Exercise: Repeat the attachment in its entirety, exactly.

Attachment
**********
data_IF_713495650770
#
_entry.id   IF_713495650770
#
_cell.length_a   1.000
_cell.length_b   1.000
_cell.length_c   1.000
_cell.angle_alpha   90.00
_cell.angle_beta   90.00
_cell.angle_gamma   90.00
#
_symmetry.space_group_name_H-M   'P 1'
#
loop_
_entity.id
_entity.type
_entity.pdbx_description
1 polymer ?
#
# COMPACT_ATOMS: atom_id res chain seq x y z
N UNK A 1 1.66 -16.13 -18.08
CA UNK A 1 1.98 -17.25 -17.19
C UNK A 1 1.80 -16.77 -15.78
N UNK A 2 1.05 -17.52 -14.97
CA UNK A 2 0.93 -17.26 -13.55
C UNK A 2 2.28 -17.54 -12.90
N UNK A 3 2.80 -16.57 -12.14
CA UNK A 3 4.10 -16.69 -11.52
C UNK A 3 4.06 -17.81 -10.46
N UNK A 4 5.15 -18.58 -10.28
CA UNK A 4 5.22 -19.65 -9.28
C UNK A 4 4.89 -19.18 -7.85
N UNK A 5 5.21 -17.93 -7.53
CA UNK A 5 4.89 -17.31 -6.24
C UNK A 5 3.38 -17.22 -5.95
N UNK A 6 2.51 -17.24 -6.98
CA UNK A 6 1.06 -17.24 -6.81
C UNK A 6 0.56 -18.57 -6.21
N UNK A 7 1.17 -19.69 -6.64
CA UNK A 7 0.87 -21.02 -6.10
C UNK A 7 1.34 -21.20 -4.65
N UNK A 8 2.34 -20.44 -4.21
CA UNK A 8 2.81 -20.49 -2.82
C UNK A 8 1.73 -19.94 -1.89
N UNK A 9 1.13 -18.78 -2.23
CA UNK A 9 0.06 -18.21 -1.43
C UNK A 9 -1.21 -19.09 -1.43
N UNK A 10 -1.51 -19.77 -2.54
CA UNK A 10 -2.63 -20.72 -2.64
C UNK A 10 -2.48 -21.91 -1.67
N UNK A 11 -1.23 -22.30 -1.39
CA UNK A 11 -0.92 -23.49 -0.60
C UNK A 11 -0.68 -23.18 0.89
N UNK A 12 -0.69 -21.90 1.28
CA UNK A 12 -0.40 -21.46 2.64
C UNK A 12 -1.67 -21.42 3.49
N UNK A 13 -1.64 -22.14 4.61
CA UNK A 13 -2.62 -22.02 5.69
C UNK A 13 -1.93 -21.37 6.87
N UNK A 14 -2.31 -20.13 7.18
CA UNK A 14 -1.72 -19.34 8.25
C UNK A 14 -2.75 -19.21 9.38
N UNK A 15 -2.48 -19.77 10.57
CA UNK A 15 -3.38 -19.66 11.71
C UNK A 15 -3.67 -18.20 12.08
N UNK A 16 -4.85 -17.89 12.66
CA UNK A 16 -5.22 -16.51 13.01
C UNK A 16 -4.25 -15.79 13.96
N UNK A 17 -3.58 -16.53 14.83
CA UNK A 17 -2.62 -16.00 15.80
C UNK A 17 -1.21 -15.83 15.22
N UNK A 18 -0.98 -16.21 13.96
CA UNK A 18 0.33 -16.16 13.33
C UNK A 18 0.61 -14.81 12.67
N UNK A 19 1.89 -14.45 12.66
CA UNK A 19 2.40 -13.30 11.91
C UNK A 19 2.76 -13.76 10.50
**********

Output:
data_IF_713495650770
#
_entry.id   IF_713495650770
#
_cell.length_a   1.000
_cell.length_b   1.000
_cell.length_c   1.000
_cell.angle_alpha   90.00
_cell.angle_beta   90.00
_cell.angle_gamma   90.00
#
_symmetry.space_group_name_H-M   'P 1'
#
loop_
_entity.id
_entity.type
_entity.pdbx_description
1 polymer ?
#
# COMPACT_ATOMS: atom_id res chain seq x y z
N UNK A 1 1.66 -16.13 -18.08
CA UNK A 1 1.98 -17.25 -17.19
C UNK A 1 1.80 -16.77 -15.78
N UNK A 2 1.05 -17.52 -14.97
CA UNK A 2 0.93 -17.26 -13.55
C UNK A 2 2.28 -17.54 -12.90
N UNK A 3 2.80 -16.57 -12.14
CA UNK A 3 4.10 -16.69 -11.52
C UNK A 3 4.06 -17.81 -10.46
N UNK A 4 5.15 -18.58 -10.28
CA UNK A 4 5.22 -19.65 -9.28
C UNK A 4 4.89 -19.18 -7.85
N UNK A 5 5.21 -17.93 -7.53
CA UNK A 5 4.89 -17.31 -6.24
C UNK A 5 3.38 -17.22 -5.95
N UNK A 6 2.51 -17.24 -6.98
CA UNK A 6 1.06 -17.24 -6.81
C UNK A 6 0.56 -18.57 -6.21
N UNK A 7 1.17 -19.69 -6.64
CA UNK A 7 0.87 -21.02 -6.10
C UNK A 7 1.34 -21.20 -4.65
N UNK A 8 2.34 -20.44 -4.21
CA UNK A 8 2.81 -20.49 -2.82
C UNK A 8 1.73 -19.94 -1.89
N UNK A 9 1.13 -18.78 -2.23
CA UNK A 9 0.06 -18.21 -1.43
C UNK A 9 -1.21 -19.09 -1.43
N UNK A 10 -1.51 -19.77 -2.54
CA UNK A 10 -2.63 -20.72 -2.64
C UNK A 10 -2.48 -21.91 -1.67
N UNK A 11 -1.23 -22.30 -1.39
CA UNK A 11 -0.92 -23.49 -0.60
C UNK A 11 -0.68 -23.18 0.89
N UNK A 12 -0.69 -21.90 1.28
CA UNK A 12 -0.40 -21.46 2.64
C UNK A 12 -1.67 -21.42 3.49
N UNK A 13 -1.64 -22.14 4.61
CA UNK A 13 -2.62 -22.02 5.69
C UNK A 13 -1.93 -21.37 6.87
N UNK A 14 -2.31 -20.13 7.18
CA UNK A 14 -1.72 -19.34 8.25
C UNK A 14 -2.75 -19.21 9.38
N UNK A 15 -2.48 -19.77 10.57
CA UNK A 15 -3.38 -19.66 11.71
C UNK A 15 -3.67 -18.20 12.08
N UNK A 16 -4.85 -17.89 12.66
CA UNK A 16 -5.22 -16.51 13.01
C UNK A 16 -4.25 -15.79 13.96
N UNK A 17 -3.58 -16.53 14.83
CA UNK A 17 -2.62 -16.00 15.80
C UNK A 17 -1.21 -15.83 15.22
N UNK A 18 -0.98 -16.21 13.96
CA UNK A 18 0.33 -16.16 13.33
C UNK A 18 0.61 -14.81 12.67
N UNK A 19 1.89 -14.45 12.66
CA UNK A 19 2.40 -13.30 11.91
C UNK A 19 2.76 -13.76 10.50